Hi Rich,

      Thanks for your comment. I appreciate you taking the trouble.

      You know, you needn’t read my previous comment as especially negative or gloomy in aspect. It’s simply a list of facts, statistics. But I agree with you that to desire money from art engages one in an age-old struggle.

      I don’t believe in souls, except perhaps as a poetic metaphor, but I’m happy your bones are made of the usual stuff! From what I’ve read, you have the beginnings of a good book. And you’re clearly ready to enter the ring, take it on the chin, get knocked out, get up and fight again. That’s the spirit! Writing success (however you define it) really is one of those “I’ll achieve it or die trying” things. Perhaps, as you suggest, the most worthwhile things always are.

      What keeps me going? To save repeating at length something that already exists on the blog, may I gently point you here: Reasons to Keep Writing When it’s Tough. In that post, I give a reasonably full answer to your question.

      Onward and upward! I look forward to your publishing success. And I would be delighted to come to your launch party, should I be invited. 😉

      August 4, 2017
      • When it happens, your invitation will be sent!

        [sorry for the delay in replying – other aspects of life have been stealing my attention]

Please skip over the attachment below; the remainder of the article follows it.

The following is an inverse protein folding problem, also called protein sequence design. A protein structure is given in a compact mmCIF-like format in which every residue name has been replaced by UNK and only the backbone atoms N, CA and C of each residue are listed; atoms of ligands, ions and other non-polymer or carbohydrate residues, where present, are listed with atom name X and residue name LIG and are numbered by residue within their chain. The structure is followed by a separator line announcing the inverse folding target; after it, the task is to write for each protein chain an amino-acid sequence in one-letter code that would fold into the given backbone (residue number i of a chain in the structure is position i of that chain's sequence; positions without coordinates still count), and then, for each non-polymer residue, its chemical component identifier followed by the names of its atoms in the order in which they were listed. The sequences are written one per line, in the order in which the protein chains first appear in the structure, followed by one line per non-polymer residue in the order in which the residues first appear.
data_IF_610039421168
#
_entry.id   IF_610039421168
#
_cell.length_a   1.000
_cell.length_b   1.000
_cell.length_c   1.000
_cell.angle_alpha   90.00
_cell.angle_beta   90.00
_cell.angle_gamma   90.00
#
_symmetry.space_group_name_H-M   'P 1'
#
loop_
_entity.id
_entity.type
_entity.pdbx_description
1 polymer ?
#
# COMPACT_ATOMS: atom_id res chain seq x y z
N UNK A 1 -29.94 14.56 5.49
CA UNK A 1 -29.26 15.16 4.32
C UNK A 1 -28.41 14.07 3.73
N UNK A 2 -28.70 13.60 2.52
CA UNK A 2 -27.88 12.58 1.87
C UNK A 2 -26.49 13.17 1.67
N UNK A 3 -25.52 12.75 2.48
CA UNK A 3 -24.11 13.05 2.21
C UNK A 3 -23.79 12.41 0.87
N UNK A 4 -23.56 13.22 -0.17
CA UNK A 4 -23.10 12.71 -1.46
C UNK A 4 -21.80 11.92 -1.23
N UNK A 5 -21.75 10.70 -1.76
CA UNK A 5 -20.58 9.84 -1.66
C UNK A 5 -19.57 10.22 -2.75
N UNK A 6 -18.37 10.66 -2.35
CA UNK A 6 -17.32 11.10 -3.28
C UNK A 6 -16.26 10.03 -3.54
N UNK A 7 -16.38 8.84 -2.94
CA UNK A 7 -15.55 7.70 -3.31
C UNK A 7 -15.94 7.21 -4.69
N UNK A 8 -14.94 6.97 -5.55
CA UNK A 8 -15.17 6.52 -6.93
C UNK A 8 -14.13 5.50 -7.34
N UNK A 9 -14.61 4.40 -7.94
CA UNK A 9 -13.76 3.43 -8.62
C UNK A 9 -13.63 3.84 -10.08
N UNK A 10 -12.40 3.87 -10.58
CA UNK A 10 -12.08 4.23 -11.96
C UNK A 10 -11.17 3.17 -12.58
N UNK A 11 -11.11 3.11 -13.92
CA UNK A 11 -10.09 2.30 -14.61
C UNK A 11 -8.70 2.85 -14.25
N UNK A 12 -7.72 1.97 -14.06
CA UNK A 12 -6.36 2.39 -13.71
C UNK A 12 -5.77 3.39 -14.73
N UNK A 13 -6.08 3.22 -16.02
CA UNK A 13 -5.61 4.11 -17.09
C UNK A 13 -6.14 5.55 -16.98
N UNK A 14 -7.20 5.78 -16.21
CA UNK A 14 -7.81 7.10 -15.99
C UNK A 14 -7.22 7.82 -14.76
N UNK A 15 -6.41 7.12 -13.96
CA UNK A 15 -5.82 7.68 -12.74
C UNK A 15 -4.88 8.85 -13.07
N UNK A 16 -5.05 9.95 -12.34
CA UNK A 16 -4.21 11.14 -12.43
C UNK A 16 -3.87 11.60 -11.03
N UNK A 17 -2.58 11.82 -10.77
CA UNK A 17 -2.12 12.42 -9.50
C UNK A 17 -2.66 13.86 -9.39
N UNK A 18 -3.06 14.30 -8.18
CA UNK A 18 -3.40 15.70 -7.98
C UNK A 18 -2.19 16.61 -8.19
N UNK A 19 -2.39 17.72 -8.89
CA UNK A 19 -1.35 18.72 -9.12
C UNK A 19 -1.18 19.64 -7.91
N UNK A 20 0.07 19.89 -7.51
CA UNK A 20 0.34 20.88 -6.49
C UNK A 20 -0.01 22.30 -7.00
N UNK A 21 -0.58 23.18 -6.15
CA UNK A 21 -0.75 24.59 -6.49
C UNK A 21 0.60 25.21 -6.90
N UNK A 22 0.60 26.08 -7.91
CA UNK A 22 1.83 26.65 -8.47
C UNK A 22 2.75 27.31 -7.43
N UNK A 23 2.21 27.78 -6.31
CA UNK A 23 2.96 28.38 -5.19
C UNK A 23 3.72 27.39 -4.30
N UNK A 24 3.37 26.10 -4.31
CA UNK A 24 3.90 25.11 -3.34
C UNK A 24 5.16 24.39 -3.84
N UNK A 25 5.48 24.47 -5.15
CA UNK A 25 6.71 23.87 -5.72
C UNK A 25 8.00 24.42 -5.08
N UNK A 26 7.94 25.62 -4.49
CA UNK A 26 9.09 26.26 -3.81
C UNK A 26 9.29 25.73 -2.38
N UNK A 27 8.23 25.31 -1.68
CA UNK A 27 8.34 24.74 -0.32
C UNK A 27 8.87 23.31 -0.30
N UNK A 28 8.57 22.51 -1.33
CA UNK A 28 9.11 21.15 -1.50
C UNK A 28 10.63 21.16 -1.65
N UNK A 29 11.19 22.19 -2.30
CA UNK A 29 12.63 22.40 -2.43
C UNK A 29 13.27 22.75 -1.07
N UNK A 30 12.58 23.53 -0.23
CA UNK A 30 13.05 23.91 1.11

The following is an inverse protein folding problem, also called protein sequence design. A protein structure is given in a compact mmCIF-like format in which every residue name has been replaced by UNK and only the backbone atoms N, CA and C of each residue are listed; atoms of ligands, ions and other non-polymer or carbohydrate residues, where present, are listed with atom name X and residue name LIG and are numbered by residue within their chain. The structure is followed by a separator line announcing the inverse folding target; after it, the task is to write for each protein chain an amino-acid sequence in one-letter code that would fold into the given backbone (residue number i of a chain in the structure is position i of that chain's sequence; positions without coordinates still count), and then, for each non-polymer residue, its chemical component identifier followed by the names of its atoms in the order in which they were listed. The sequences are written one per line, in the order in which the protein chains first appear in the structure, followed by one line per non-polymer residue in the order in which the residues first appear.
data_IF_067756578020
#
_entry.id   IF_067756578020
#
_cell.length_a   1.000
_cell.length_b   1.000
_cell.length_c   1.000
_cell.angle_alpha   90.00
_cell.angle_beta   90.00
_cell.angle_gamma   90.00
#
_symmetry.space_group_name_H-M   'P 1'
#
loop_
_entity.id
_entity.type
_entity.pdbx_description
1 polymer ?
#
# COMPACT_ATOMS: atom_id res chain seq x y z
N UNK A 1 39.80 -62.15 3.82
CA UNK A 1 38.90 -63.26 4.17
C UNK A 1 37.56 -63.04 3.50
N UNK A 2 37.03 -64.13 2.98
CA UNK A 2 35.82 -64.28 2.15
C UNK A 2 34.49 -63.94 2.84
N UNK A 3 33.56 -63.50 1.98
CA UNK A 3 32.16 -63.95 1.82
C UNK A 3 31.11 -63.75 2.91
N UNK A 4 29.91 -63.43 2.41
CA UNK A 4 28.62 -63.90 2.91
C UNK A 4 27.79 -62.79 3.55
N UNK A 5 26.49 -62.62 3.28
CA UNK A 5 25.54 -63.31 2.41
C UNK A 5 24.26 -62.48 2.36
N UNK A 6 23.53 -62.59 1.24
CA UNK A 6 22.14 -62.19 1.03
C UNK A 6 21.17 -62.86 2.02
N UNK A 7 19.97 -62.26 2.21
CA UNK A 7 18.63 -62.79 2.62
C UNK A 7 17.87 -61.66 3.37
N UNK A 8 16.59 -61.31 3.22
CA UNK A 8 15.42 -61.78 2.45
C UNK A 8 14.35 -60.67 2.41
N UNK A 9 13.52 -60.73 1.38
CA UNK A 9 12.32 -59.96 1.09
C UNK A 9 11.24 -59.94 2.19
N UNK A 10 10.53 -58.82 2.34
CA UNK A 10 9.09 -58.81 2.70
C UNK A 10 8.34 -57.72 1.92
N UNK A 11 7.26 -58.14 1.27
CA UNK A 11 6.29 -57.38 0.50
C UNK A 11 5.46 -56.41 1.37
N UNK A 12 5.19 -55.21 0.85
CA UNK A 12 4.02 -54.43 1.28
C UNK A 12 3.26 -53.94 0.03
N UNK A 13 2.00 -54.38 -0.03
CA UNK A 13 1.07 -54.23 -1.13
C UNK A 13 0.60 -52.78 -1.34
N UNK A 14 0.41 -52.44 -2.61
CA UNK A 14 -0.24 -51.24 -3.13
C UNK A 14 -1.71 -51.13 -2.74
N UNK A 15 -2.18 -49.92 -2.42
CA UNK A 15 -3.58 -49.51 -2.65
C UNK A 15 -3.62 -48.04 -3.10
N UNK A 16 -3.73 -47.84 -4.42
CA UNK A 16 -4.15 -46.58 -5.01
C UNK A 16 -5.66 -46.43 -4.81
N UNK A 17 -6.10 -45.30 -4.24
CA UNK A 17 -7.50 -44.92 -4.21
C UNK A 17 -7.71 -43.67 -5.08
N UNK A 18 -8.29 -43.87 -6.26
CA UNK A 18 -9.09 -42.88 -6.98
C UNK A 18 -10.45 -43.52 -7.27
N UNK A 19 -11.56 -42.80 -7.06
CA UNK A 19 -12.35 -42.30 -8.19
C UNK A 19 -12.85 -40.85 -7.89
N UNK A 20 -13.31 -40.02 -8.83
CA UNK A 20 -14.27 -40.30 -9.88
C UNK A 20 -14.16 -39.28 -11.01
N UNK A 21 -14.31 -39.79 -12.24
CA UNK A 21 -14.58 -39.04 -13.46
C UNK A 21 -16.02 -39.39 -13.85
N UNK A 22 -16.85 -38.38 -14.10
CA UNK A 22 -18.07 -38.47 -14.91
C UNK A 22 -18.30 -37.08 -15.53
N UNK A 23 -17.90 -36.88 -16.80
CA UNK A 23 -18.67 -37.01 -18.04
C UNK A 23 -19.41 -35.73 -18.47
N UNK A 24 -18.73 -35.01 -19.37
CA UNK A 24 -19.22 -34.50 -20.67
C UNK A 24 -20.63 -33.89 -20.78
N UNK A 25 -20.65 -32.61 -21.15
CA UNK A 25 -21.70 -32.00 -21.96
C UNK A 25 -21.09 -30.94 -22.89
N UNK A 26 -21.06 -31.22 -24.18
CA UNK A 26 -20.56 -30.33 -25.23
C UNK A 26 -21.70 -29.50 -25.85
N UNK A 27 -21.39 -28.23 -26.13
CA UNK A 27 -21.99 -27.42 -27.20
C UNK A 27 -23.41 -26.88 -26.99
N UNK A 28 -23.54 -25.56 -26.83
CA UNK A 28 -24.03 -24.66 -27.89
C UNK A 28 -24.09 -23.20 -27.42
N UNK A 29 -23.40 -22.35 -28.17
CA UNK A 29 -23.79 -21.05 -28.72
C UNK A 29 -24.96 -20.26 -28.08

I don’t believe in souls either, other than those of the metaphoric kind you mention above. You mention ´spirit’ in the same paragraph, which nicely illustrated the point, I thought.

        I’m still nosing around your excellent blog, and will continue to comment when time allows. There’s a great deal here to think about and engage with!

        August 18, 2017
        • Austin Hackney
          Austin Hackney

          Hi Rich,

          You are never under any obligation to comment here, or reply to comments, but I’m always delighted if you do.

          Yes, “soul” and “spirit” are useful words as metaphors or shorthand for certain kinds of experience. But always worth clarifying in the first instance, as there are so many people who attach a mystical or religious significance to them.

          Thanks again for taking the trouble to comment on the blog. Commentators are, literally, according to my stats, one in a thousand readers here!

          August 19, 2017
          • Commenting is no trouble at all, time permitting, and I hate to leave a conversation hanging, so to speak.

            This one I’ve enjoyed. I hope there’ll be more.

            August 19, 2017
          • Austin Hackney
            Austin Hackney

            Hi Rich,

            Thanks. Yes, it’s been interesting for me, too. Do keep in touch about your progress. We might consider a guest post at some point in the future when your blog is populated if that would interest you (although you’d have to bite your tongue on the swearing over here!)

            I look forward to your eventual success, and in the meantime, if there’s anything you think I might be able to help you with, the worst I can say is a friendly “no”. So don’t be shy of asking.

            August 19, 2017
  5. I’d be delighted to guest post, once things get going for me, and whenever you might feel like asking. Thanks for even considering it (and of course my tongue would be bitten). And maybe one day I could ask you the same?

    August 19, 2017
    • Austin Hackney
      Austin Hackney

      Hi Rich,

      Thanks for your comment. Let’s see how things develop!

      August 20, 2017